- JOURNAL, G., Knaack, Eratosthenes, Paulyâ€“Wissowa VI, 1907, 358â€“388,
- JOURNAL, F., Manna, The Pentathlos of ancient science, Eratosthenes, first and only one of the "primes", Italian, Atti Accad. Pontaniana (N.S.), 35, 1986, 37â€“44,
- JOURNAL, A., Muwaf, A. N., Philippou, An Arabic version of Eratosthenes writing on mean proportionals, J. Hist. Arabic Sci., 5, 1â€“2, 1981, 147â€“174,
- BOOK, Nicastro, Nicholas, Circumference: Eratosthenes and the ancient quest to measure the globe, New York, St. Martin's Press, 2008, 978-0-312-37247-7, registration,weblink
- {{MacTutor Biography |id=Eratosthenes}}
- Marcotte, D. (1998). "La climatologie d'Ã‰ratosthÃ¨ne Ã PosÃ©idonios: genÃ¨se d'une science humaine". G. Argoud, J.Y. Guillaumin (eds.). Sciences exactes et sciences appliquÃ©es Ã Alexandrie (IIIe siÃ¨cle av J.C. â€“ Ier ap J.C.). Saint Etienne: Publications de l'UniversitÃ© de Saint Etienne: 263â€“277.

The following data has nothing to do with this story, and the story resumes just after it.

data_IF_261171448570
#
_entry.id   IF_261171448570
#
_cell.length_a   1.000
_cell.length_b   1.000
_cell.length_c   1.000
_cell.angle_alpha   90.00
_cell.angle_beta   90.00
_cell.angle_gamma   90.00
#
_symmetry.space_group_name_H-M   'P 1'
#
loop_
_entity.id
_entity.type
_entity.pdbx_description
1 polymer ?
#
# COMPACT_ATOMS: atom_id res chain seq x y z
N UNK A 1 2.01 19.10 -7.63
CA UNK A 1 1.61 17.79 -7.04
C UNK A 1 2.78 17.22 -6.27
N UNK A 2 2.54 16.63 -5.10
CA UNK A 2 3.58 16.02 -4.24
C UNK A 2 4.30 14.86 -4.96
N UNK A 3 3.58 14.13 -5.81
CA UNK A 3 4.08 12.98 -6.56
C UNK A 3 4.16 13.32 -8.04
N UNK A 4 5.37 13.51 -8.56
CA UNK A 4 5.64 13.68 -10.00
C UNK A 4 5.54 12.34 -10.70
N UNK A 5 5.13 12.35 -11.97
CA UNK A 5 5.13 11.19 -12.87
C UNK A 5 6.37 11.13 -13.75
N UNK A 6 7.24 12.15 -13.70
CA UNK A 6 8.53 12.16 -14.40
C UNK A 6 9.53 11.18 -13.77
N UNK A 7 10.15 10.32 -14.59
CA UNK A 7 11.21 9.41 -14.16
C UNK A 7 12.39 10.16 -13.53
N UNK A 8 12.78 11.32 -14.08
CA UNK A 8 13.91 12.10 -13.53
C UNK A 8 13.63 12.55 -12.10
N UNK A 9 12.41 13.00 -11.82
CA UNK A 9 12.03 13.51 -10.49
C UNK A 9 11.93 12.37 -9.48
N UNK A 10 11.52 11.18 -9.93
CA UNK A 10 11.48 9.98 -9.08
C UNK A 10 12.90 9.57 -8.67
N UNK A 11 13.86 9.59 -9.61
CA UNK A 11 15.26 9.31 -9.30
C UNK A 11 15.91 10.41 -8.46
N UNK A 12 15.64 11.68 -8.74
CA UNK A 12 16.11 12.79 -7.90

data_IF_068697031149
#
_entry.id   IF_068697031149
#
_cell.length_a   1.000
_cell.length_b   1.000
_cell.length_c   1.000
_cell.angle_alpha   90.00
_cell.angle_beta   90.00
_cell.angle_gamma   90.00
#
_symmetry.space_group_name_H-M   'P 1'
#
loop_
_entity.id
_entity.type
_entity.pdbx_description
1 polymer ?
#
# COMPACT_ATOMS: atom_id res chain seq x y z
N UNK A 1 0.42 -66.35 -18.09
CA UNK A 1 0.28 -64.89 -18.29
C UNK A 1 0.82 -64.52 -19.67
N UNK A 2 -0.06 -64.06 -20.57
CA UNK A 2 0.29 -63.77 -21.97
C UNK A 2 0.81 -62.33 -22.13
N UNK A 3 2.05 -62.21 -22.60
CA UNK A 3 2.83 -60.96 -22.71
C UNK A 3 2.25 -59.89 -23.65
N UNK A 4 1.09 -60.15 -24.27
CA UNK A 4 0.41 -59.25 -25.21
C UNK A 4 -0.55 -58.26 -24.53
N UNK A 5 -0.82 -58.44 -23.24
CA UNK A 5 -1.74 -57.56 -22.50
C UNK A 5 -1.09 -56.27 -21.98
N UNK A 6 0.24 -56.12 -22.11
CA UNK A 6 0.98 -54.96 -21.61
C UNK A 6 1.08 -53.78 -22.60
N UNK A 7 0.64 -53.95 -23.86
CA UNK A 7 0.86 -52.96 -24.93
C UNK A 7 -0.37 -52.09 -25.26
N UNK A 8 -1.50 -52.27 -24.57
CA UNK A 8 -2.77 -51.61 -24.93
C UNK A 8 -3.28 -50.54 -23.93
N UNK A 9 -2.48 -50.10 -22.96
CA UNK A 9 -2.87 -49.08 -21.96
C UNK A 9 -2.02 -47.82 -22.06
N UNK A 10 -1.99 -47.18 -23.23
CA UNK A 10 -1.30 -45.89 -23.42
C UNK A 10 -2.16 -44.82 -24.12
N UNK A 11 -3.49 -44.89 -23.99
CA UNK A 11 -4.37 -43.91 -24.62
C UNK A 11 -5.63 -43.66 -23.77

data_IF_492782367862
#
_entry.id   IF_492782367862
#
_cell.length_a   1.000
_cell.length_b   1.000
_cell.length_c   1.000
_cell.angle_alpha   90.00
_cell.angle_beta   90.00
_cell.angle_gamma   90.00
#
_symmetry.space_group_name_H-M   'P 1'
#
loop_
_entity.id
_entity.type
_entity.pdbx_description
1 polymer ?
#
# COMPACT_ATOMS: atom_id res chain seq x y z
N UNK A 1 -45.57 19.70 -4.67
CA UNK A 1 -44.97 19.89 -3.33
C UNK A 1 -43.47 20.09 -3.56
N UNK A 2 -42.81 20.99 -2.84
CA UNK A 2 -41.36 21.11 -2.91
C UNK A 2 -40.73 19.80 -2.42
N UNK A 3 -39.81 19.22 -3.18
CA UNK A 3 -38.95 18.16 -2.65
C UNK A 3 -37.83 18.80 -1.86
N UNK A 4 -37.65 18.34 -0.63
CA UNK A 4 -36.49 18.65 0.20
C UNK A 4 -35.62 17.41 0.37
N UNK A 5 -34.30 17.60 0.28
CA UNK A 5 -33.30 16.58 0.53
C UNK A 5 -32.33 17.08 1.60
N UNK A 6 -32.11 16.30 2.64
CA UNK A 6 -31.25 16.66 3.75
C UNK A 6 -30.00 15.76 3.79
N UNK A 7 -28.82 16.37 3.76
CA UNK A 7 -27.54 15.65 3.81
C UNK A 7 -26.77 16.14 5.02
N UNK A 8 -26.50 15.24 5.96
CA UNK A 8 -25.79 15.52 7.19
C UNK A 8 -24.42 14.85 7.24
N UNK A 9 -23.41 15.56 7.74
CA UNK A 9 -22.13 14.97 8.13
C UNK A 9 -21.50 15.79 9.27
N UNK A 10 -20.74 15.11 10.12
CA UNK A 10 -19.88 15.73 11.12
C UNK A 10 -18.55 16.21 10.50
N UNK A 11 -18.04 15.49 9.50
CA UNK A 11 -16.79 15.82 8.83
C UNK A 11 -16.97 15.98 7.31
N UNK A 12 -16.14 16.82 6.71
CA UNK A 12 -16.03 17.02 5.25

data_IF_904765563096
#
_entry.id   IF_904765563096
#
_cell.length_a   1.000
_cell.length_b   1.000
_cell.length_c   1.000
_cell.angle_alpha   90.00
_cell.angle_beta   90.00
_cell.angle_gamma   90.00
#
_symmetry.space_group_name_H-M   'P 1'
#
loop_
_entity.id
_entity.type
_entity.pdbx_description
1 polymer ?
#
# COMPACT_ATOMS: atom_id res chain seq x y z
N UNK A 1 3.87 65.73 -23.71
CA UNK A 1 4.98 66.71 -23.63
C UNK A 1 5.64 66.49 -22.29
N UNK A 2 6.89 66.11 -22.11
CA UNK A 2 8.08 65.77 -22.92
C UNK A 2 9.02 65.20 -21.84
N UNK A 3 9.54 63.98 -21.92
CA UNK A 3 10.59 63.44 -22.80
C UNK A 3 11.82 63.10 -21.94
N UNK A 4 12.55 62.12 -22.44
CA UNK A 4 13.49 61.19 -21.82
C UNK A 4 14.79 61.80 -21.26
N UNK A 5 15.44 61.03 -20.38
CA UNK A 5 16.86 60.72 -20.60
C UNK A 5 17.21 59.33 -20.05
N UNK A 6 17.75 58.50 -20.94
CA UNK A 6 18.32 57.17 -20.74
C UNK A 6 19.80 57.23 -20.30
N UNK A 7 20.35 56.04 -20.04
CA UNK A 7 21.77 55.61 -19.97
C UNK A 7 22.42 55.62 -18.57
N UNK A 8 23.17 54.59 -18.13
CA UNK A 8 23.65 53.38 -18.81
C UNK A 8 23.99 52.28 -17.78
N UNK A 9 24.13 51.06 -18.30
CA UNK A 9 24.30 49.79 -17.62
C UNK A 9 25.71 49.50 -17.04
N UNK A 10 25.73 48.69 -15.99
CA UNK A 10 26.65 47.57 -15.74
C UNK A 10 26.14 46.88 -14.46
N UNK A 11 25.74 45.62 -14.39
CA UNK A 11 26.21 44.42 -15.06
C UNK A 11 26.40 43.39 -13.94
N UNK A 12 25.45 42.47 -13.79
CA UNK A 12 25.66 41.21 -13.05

- McPhail, Cameron (2011). Reconstructing Eratosthenes' Map of the World: a Study in Source Analysis. A Thesis Submitted for the Degree of Master of Arts at the University of Otago. Dunedin, New Zealand.
- BOOK, Pfeiffer, Rudolf, History of Classical Scholarship From the Beginnings to the End of the Hellenistic Age, 1968, Clarendon Press, Oxford,
- JOURNAL, D., Rawlins, Eratosthenes' geodesy unraveled : was there a high-accuracy Hellenistic astronomy, Isis, 73, 1982, 259â€“265, 10.1086/352973, 2,
- JOURNAL, D., Rawlins, The Eratosthenes â€“ Strabo Nile map. Is it the earliest surviving instance of spherical cartography? Did it supply the 5000 stades arc for Eratosthenes' experiment?, Arch. Hist. Exact Sci., 26, 3, 1982, 211â€“219,
- JOURNAL, D., Rawlins, Eratosthenes's large Earth and tiny universe, DIO, 14, 2008, 3â€“12,weblink 2008DIO....14....3R,